• Political Geography: United States, China, America, Shanghai, Beijing
3. Putin-3
  • Author: Leon Aron
  • Publication Date: 01-2008
  • Content Type: Policy Brief
  • Institution: American Enterprise Institute for Public Policy Research
  • Abstract: In the past nine years, Russian foreign policy has been examined several times in these pages. At no other time, however, has its direction been as troubling as it is today. To understand the causes of this disturbing evolution and to gauge its future course, the changes have to be examined in the context of the regime's ideological and political transformation since 2000, when Vladimir Putin was elected president.
  • Topic: Conflict Prevention, International Relations, Security, Foreign Policy
  • Political Geography: Russia, Europe, Asia
  • Author: John R. Bolton
  • Publication Date: 04-2008
  • Content Type: Policy Brief
  • Institution: American Enterprise Institute for Public Policy Research
  • Abstract: On April 14, 2008, AEI senior fellow John R. Bolton gave the keynote address at the inauguration of the Global Governance Watch (GGW), a joint project of AEI and the Federalist Society. GGW is a web-based resource that addresses issues of transparency and accountability in the United Nations (UN), NGOs, and related international organizations. Edited excerpts from Bolton's remarks follow.
  • Topic: International Relations, International Law, International Organization, United Nations
  • Political Geography: United States
  • Author: Roger F. Noriega, Megan Davy
  • Publication Date: 04-2007
  • Content Type: Policy Brief
  • Institution: American Enterprise Institute for Public Policy Research
  • Abstract: The thorny issue of immigration may yet prove to be a winner for President George W. Bush, but he has to gamble that leaders from both parties are more interested in solving this problem than in saving the debate for the 2008 campaign. The Bush administration can be faulted for failing to put more security resources at our borders after the terrorist attacks of September 11 and for not advancing the president's comprehensive immigration reform before the debate was dominated by shrill voices. President Bush's approach on immigration, however, remains a sound one, and his declarations during his March visit to Mexico indicate a dogged desire to tackle this issue. A Democratic Congress may find that it needs to demonstrate its ability to find practical, bipartisan solutions to even the toughest of problems.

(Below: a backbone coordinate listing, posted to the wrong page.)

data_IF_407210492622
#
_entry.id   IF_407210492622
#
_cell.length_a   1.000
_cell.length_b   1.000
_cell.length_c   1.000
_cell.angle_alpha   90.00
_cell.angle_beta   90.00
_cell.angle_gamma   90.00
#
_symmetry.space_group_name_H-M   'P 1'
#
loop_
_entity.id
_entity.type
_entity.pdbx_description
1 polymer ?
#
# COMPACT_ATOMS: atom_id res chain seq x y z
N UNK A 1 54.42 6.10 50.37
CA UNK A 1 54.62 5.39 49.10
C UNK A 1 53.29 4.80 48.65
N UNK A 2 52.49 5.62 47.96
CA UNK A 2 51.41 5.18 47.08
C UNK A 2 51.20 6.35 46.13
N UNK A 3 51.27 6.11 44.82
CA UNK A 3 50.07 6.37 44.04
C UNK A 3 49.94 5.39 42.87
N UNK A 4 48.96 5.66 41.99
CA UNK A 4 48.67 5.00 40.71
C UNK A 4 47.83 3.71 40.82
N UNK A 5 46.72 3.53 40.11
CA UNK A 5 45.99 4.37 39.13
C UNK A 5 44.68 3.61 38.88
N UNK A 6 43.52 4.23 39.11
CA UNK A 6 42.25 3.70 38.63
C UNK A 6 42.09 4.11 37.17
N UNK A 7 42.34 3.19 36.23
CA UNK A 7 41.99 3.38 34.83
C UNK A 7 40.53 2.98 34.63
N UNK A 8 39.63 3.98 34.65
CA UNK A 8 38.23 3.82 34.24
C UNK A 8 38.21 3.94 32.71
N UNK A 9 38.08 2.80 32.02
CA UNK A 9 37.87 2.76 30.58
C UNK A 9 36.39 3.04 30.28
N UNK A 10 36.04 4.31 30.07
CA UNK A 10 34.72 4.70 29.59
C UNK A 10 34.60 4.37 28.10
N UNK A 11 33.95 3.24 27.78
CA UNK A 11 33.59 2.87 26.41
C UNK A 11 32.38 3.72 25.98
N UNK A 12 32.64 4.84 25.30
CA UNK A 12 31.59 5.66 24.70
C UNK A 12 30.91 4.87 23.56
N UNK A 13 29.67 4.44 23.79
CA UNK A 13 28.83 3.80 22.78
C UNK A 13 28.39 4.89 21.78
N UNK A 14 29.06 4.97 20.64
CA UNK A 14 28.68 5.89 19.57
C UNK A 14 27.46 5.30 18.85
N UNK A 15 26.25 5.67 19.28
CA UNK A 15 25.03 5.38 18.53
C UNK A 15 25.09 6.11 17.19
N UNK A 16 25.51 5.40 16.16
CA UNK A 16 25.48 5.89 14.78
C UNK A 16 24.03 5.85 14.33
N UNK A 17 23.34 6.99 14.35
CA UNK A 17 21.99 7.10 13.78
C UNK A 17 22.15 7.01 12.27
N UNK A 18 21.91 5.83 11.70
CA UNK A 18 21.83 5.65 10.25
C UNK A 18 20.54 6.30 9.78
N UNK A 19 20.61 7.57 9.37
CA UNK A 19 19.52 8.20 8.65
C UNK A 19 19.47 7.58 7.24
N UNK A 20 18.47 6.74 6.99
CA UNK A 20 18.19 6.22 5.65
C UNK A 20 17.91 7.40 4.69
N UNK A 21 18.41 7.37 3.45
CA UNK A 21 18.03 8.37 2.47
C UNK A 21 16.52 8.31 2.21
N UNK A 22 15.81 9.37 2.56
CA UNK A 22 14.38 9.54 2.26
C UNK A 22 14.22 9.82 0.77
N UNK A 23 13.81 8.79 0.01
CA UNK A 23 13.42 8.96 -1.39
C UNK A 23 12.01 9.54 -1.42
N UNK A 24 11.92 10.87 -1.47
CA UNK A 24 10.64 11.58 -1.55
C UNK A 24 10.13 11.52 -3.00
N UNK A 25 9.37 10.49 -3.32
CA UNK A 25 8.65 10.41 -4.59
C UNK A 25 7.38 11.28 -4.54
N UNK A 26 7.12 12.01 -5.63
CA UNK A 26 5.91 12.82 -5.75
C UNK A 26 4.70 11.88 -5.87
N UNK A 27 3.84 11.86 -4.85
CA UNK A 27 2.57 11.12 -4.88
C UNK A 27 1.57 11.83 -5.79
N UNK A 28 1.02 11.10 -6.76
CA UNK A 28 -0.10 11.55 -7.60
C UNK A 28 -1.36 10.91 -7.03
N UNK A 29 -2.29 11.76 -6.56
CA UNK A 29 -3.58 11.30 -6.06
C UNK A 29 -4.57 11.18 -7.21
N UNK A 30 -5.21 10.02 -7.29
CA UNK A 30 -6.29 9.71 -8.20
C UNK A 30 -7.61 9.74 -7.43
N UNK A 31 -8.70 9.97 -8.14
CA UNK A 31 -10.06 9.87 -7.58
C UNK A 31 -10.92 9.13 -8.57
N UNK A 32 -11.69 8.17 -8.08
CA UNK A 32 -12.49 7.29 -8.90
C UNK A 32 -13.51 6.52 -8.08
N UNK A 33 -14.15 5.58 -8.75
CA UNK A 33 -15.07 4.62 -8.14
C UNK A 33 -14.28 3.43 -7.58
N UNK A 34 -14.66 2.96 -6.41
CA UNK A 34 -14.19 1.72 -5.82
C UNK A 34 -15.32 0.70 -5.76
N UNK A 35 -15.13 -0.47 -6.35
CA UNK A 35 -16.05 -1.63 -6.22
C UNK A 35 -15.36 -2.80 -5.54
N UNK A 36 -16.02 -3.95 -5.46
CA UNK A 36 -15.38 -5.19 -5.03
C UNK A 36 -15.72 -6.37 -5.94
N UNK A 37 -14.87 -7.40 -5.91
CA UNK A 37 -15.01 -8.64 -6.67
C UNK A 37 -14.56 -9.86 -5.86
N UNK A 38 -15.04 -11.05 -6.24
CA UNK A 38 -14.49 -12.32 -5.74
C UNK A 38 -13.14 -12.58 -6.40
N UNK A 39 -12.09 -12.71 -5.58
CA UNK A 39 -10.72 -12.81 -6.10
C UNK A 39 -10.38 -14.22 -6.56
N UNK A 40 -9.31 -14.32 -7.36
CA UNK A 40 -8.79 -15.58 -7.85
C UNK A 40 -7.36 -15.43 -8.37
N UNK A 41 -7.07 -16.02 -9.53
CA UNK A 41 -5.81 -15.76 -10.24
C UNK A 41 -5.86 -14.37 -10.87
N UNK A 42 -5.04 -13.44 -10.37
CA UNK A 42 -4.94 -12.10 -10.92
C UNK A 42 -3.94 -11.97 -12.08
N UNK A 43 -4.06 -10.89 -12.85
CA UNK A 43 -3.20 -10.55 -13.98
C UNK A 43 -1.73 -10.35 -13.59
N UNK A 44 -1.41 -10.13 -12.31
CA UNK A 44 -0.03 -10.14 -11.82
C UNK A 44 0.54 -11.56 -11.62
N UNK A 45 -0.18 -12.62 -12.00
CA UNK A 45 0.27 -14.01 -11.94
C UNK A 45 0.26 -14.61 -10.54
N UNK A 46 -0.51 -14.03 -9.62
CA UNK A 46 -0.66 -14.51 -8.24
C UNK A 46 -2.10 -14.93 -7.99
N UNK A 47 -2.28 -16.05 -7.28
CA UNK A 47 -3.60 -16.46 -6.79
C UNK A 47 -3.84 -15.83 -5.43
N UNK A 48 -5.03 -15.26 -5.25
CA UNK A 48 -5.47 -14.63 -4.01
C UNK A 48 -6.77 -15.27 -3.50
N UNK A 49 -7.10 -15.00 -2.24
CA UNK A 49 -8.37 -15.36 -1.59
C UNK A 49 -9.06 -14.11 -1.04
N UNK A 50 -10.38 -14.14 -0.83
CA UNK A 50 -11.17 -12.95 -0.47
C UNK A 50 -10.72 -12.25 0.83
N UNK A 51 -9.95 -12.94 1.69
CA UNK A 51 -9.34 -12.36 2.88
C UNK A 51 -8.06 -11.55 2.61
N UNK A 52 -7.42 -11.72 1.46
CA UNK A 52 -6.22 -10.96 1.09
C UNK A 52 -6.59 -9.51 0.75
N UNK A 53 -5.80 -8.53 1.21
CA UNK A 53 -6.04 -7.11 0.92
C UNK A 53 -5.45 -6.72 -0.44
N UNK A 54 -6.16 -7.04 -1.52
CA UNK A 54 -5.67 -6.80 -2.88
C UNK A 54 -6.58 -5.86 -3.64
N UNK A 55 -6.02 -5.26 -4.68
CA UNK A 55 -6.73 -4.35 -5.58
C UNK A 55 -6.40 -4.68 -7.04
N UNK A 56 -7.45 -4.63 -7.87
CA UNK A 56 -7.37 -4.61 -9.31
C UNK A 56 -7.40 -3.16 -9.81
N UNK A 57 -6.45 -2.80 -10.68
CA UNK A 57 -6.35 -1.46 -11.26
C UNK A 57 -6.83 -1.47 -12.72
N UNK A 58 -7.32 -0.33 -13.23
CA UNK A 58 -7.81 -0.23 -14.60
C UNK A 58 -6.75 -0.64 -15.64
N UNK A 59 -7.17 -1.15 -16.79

• Topic: International Relations, Migration
  • Political Geography: United States, Central America, Mexico
  • Author: Mark Falcoff
  • Publication Date: 04-2007
  • Content Type: Policy Brief
  • Institution: American Enterprise Institute for Public Policy Research
  • Abstract: Since its financial crisis six years ago, Argentina has faded somewhat from the headlines. This is no doubt due in large part to the disproportionate space our media outlets now devote to Iraq and Iran, but also to the fact that other Latin American news stories—particularly Fidel Castro's surgery and the antics of Venezuela's clownish president Hugo Chávez—have dominated coverage of the area. Argentina is not, however, a negligent regional actor.
  • Topic: International Relations, Economics, Government
  • Political Geography: Iraq, Iran, Argentina, South America, Latin America, Venezuela